Photo Gallery: Lift Safety and a Destroyed ’68 Camaro

A 1968 Camaro project car being built by an enthusiast in Canada experienced a hydraulic failure in his two post lift.

Hydraulic lifts have made working on your project car much easier. They have been a life-saver when it comes to working underneath your pride and joy. Along with being a life-saver, they can also be a life-taker.

Now that hydraulic lifts have become so commonplace in the market, hobbyists and enthusiasts can afford these lifting devices, usually opting for the common two-post lifts. As we stated earlier, these two post lifts can make restoration and upgrades to your project car much easier and quicker.

No one was hurt in this accident, but it could have been tragic.

The thing to keep in mind whenever you are working under a load supported by hydraulic jacks of any kind is simple: Your life depends on the single edge of a flat faced “O-Ring” seal.

Failures are bound to happen. Manufacturers know this that anything is possible when it comes to the razor thin edge of a rubber seal. This is why safety locks came into existence. Safety locks that prevent the hydraulic lift, and it’s load, from falling down to the ground during a catastrophic failure.

A nearly finished project car had it's progress set back by months.

It’s always a good thing to have a back-up plan. Safety locks are that back-up plan for hydraulic lifts but they only work if you don’t disable them. Let us repeat that. SAFETY LOCKS ONLY WORK IF YOU DON’T DISABLE THEM.

Lesson learned: Do not disable the safety features on your shop equipment.

We found these photographs on one of our favorite forums, LS1.com. While the story isn’t spelled out in the link, what happened here is clear enough.  An enthusiast in Canada had been building a 1968 Camaro project car for 2 years. He’d never driven the car and was putting some final touches to the project. It was lifted above head level and the hydraulics failed. What isn’t clear in these pictures is how the back-up safety locks failed. One can only assume that the safety devices were bypassed by the operator. Thankfully, no one was hurt in the accident, but a really nice project car, that was nearly complete, had it’s progress set back by months.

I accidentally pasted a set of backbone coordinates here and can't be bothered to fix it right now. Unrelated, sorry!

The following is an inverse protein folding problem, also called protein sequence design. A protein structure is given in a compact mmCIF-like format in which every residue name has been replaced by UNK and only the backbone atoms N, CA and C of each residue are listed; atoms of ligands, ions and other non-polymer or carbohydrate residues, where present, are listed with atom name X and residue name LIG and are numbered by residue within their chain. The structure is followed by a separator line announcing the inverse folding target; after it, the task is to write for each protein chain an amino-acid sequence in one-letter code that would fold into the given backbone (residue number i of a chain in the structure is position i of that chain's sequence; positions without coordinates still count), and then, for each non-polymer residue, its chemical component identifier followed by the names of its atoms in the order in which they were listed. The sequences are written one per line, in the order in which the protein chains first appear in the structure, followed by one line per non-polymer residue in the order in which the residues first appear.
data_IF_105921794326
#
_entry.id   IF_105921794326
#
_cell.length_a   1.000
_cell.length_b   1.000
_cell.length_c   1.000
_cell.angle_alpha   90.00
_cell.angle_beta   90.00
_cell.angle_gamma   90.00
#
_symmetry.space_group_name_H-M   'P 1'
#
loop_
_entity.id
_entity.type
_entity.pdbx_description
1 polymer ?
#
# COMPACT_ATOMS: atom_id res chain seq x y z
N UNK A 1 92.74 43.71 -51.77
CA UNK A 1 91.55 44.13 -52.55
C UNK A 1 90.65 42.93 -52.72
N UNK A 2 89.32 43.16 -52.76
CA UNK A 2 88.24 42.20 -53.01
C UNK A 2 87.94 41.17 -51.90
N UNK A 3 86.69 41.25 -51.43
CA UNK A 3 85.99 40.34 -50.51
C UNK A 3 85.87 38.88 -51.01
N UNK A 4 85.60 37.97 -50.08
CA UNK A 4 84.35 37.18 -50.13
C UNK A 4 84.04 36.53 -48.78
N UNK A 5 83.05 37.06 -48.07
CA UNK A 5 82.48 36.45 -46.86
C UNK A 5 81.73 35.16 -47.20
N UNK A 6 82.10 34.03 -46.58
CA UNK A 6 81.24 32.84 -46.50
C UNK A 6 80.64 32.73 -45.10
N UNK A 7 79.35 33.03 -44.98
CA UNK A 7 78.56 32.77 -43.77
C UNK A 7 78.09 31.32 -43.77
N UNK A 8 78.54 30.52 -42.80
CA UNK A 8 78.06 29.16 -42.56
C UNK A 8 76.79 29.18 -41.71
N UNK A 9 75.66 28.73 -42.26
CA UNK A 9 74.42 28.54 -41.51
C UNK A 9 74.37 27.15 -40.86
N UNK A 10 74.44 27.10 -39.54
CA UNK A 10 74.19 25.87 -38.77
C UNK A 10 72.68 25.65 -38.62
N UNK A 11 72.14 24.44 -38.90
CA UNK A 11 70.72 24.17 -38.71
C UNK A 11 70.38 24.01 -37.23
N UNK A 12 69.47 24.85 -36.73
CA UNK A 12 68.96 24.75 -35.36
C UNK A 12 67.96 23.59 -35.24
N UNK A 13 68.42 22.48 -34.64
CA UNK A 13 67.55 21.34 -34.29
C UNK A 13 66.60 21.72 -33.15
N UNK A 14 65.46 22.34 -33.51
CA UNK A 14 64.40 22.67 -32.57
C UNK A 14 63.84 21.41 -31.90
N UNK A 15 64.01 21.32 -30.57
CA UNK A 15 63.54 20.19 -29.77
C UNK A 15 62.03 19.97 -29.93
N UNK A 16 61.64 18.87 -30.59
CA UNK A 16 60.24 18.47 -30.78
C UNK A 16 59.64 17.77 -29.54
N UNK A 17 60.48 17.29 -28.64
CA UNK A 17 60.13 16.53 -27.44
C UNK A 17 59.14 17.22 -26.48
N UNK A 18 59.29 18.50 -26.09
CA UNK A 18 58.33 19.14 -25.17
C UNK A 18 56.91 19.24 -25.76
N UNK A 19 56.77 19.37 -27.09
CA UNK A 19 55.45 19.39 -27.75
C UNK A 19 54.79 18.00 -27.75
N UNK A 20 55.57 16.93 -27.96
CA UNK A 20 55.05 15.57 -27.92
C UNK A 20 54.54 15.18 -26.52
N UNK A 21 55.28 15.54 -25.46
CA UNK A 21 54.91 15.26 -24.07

Two lessons from this story, 1) Your life depends on the single edge of a flat faced “O-Ring” seal, and 2) Safety locks only work if you don’t disable them.

About the author

Bobby Kimbrough

Bobby grew up in the heart of Illinois, becoming an avid dirt track race fan which has developed into a life long passion. Taking a break from the Midwest dirt tracks to fight evil doers in the world, he completed a full 21 year career in the Marine Corps.
Read My Articles

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